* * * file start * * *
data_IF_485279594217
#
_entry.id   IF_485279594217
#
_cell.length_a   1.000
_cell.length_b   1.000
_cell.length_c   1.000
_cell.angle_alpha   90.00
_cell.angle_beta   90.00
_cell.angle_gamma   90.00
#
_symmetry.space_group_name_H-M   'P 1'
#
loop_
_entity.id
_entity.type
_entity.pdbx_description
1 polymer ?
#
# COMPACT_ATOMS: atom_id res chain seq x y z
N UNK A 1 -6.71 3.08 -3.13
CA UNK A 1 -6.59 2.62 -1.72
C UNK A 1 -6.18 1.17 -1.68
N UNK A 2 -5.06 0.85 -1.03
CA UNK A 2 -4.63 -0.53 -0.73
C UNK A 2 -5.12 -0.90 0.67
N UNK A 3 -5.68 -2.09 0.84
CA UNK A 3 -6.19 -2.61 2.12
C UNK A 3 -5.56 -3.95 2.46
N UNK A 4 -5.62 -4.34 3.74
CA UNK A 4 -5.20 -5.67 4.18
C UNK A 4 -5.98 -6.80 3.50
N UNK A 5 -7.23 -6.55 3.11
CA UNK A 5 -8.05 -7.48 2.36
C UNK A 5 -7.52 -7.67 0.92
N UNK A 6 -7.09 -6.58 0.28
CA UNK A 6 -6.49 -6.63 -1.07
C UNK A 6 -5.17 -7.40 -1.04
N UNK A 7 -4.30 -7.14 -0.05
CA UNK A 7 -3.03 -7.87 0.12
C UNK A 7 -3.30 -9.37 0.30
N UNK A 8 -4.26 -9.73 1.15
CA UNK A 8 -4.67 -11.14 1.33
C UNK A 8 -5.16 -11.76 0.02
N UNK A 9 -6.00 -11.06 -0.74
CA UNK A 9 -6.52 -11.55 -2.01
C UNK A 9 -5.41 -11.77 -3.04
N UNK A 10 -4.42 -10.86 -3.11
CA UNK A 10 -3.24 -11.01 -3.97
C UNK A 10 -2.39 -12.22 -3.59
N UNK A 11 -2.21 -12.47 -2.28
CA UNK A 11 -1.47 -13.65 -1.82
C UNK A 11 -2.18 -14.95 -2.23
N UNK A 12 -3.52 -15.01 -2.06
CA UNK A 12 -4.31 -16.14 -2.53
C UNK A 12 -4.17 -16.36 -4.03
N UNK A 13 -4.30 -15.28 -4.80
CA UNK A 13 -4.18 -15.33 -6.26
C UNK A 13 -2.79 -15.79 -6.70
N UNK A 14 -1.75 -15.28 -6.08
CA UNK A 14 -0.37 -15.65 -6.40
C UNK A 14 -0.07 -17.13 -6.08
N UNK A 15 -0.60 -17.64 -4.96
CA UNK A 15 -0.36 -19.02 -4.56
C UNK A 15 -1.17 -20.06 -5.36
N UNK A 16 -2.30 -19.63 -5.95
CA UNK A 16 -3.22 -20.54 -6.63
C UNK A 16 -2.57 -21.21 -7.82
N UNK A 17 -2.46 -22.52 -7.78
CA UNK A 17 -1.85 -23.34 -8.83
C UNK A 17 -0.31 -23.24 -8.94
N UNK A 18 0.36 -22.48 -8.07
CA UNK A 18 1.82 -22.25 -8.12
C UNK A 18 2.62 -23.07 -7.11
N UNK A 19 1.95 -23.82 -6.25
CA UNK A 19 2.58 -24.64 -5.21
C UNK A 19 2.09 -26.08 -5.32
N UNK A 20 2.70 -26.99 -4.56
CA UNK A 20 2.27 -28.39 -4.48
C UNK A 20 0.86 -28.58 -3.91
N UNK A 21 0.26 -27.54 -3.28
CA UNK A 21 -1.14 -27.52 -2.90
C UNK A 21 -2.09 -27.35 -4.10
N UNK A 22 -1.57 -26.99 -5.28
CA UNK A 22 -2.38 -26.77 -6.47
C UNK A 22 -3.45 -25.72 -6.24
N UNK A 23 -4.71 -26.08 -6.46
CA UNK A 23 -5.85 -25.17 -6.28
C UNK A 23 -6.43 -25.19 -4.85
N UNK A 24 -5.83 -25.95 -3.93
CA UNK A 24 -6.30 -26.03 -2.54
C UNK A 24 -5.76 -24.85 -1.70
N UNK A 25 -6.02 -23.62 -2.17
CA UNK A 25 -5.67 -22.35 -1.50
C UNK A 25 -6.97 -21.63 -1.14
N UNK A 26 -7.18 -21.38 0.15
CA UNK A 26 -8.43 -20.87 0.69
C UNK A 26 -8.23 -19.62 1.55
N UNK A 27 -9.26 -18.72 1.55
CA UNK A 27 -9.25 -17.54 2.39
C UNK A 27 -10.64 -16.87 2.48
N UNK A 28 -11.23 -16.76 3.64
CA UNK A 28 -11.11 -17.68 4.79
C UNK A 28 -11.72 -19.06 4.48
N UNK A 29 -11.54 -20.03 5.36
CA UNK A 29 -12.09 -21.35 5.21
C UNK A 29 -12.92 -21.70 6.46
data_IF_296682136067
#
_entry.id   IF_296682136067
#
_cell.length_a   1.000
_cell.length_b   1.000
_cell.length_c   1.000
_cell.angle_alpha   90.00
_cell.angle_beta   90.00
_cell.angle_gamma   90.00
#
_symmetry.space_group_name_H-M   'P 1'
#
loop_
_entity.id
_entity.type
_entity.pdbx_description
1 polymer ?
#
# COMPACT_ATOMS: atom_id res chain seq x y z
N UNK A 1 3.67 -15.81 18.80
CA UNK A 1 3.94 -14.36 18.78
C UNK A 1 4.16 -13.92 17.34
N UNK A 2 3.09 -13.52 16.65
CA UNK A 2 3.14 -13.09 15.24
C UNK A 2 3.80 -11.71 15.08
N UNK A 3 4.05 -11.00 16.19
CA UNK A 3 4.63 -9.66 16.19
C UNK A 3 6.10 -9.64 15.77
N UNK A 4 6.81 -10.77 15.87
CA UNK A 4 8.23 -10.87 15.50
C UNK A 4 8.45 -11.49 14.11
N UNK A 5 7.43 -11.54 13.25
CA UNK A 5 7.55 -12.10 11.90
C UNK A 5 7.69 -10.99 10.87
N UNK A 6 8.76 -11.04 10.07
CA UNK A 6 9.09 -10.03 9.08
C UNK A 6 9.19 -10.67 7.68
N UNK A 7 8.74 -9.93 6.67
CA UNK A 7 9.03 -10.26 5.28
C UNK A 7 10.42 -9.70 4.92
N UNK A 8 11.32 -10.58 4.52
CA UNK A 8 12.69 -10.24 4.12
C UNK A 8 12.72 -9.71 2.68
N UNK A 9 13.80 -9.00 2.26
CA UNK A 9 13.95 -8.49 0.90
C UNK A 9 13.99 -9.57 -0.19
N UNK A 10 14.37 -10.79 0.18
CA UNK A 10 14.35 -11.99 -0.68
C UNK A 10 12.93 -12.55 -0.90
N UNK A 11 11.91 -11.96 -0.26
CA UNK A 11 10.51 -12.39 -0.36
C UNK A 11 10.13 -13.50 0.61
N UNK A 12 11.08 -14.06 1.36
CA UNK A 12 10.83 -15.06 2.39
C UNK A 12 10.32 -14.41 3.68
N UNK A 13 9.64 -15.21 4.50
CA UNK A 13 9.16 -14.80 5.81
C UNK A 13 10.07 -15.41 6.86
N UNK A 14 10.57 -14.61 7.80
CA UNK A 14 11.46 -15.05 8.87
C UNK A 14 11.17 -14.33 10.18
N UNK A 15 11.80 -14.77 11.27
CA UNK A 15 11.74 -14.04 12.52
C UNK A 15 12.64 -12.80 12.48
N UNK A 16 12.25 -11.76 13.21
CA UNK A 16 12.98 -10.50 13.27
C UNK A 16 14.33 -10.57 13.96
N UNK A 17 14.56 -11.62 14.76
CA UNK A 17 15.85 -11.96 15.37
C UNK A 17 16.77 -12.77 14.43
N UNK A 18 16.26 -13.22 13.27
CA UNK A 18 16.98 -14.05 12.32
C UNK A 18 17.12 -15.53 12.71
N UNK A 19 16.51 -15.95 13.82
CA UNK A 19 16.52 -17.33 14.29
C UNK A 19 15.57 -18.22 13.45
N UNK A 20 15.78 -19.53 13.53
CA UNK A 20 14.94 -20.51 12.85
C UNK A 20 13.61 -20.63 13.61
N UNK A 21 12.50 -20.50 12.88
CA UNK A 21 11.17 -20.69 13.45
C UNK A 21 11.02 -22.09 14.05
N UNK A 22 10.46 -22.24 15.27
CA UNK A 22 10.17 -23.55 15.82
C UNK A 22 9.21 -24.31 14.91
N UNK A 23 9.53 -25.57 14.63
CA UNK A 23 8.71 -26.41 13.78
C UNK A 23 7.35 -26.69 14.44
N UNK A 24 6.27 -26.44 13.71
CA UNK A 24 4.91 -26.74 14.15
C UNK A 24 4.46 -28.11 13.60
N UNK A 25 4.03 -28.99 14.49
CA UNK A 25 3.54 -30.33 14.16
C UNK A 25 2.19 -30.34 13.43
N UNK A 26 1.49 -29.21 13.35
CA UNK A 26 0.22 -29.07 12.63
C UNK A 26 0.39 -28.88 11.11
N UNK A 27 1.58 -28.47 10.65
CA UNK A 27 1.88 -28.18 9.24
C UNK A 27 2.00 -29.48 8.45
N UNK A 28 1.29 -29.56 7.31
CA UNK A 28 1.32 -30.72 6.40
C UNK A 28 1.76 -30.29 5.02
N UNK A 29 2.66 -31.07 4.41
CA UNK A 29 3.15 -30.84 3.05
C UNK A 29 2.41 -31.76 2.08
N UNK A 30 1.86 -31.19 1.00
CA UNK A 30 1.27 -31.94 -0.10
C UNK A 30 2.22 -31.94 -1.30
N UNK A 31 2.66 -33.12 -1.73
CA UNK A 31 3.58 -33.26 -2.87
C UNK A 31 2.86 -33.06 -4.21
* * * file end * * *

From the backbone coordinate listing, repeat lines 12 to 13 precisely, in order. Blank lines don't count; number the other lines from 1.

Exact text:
_symmetry.space_group_name_H-M   'P 1'
#